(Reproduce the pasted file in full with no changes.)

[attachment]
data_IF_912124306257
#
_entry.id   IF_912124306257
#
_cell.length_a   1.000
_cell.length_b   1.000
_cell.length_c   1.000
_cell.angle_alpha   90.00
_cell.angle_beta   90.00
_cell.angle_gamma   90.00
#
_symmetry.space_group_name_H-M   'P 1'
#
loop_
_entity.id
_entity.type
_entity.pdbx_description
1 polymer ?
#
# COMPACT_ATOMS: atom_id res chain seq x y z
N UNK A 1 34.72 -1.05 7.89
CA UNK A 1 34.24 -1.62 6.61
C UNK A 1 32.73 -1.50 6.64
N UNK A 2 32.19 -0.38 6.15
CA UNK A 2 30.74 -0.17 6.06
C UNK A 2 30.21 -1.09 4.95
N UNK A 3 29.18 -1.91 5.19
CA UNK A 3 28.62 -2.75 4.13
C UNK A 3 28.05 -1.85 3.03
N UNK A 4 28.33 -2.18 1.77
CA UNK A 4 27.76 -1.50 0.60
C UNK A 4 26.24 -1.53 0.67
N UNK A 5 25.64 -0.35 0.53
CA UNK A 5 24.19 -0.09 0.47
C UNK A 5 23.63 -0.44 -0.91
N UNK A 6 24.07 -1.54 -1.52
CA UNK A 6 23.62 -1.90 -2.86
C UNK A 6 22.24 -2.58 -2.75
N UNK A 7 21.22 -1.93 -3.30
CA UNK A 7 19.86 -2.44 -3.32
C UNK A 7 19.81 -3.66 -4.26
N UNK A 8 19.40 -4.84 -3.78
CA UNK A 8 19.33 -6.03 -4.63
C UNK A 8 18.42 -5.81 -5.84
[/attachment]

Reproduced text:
data_IF_912124306257
#
_entry.id   IF_912124306257
#
_cell.length_a   1.000
_cell.length_b   1.000
_cell.length_c   1.000
_cell.angle_alpha   90.00
_cell.angle_beta   90.00
_cell.angle_gamma   90.00
#
_symmetry.space_group_name_H-M   'P 1'
#
loop_
_entity.id
_entity.type
_entity.pdbx_description
1 polymer ?
#
# COMPACT_ATOMS: atom_id res chain seq x y z
N UNK A 1 34.72 -1.05 7.89
CA UNK A 1 34.24 -1.62 6.61
C UNK A 1 32.73 -1.50 6.64
N UNK A 2 32.19 -0.38 6.15
CA UNK A 2 30.74 -0.17 6.06
C UNK A 2 30.21 -1.09 4.95
N UNK A 3 29.18 -1.91 5.19
CA UNK A 3 28.62 -2.75 4.13
C UNK A 3 28.05 -1.85 3.03
N UNK A 4 28.33 -2.18 1.77
CA UNK A 4 27.76 -1.50 0.60
C UNK A 4 26.24 -1.53 0.67
N UNK A 5 25.64 -0.35 0.53
CA UNK A 5 24.19 -0.09 0.47
C UNK A 5 23.63 -0.44 -0.91
N UNK A 6 24.07 -1.54 -1.52
CA UNK A 6 23.62 -1.90 -2.86
C UNK A 6 22.24 -2.58 -2.75
N UNK A 7 21.22 -1.93 -3.30
CA UNK A 7 19.86 -2.44 -3.32
C UNK A 7 19.81 -3.66 -4.26
N UNK A 8 19.40 -4.84 -3.78
CA UNK A 8 19.33 -6.03 -4.63
C UNK A 8 18.42 -5.81 -5.84